The first settlers in the area that would later become known as Garrison were youngsters. Daniel A. Gonder, the first permanent settler in Snake Valley, was only 19 when he arrived in 1861 and decided to settle on Snake Creek. Willard Burbank was only 17 when he decided to settle in Burbank Meadows. They chose land near creeks that could be used for irrigation. Ike Gandy came to Snake Valley before he was 20 and George Samuel Robison arrived when he was only 13. It was only through sheer grit that these young men would carve out a living and become well-known family names in the valley.

Garrison was named for Emma D. Garrison who was the first postmaster. The first post office was established December 2, 1986.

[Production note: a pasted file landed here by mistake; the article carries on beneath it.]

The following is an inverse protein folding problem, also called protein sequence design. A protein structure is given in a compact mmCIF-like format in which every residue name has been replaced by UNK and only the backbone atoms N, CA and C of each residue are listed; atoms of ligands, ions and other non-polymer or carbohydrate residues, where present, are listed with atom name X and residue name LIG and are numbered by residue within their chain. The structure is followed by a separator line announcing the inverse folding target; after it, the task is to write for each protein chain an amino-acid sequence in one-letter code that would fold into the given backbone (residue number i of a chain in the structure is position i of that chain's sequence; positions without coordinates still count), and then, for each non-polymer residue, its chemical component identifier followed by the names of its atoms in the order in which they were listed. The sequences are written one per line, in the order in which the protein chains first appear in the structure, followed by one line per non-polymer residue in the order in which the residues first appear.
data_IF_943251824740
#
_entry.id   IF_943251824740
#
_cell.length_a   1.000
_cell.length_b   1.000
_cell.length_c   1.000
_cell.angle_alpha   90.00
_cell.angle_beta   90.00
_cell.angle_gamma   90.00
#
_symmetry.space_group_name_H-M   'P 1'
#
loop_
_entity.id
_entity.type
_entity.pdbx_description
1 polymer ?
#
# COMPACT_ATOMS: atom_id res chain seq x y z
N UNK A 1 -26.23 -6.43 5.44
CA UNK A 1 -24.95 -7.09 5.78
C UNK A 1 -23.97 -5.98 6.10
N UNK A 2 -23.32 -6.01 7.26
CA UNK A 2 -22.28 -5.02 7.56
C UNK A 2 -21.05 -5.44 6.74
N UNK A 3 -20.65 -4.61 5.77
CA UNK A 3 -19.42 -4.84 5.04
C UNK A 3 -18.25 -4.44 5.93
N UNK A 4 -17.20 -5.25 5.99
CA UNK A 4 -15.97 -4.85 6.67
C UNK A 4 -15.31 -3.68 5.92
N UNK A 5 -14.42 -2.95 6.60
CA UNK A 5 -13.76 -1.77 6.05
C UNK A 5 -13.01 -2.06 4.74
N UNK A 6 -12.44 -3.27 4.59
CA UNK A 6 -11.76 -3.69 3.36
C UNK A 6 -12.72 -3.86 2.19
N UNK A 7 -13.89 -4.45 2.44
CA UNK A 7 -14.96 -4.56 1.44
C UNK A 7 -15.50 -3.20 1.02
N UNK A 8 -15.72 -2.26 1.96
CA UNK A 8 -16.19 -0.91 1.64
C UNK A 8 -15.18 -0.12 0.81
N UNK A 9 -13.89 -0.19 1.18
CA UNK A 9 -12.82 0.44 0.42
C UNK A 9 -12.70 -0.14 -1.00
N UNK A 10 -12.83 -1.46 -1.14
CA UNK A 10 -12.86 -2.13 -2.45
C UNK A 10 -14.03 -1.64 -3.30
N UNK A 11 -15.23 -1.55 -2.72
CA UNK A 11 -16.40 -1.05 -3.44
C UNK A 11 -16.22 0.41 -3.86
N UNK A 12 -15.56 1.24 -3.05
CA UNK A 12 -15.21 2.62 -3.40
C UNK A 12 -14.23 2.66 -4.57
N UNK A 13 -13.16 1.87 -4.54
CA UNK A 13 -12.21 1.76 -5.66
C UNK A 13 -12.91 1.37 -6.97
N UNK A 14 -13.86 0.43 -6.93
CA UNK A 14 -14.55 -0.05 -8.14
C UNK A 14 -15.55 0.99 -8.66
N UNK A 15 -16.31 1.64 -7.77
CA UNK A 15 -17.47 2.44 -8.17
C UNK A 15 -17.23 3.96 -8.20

Garrison Utah Photo 1

In 1922, Otto Meek (who was owner of the Baker Ranch at that time)convinced his friend who was a Hollywood film director to use Snake Valley as the set for a movie about pioneers crossing the plains. The flat benchland just south of Garrison was selected as the site for filming. Pruess Lake was to represent the North Platte River. Nearly everyone in the Valley was hired to work on the set. The film is is now considered to be the first full length epic motion picture western ever made and it became a classic. It was called “The Covered Wagon” and it was filmed by Paramount Pictures.

In the 1970s, Garrison ranchers formed an organization that would later become Mt. Wheeler Power. They were instrumental in getting a loan from the Rural Electrification Administration to bring electricity to rural areas throughout White Pine County.

“Pioneers of Snake Valley” by Boyd E. Quate

8 miles east of Baker, Nevada just across the Utah border.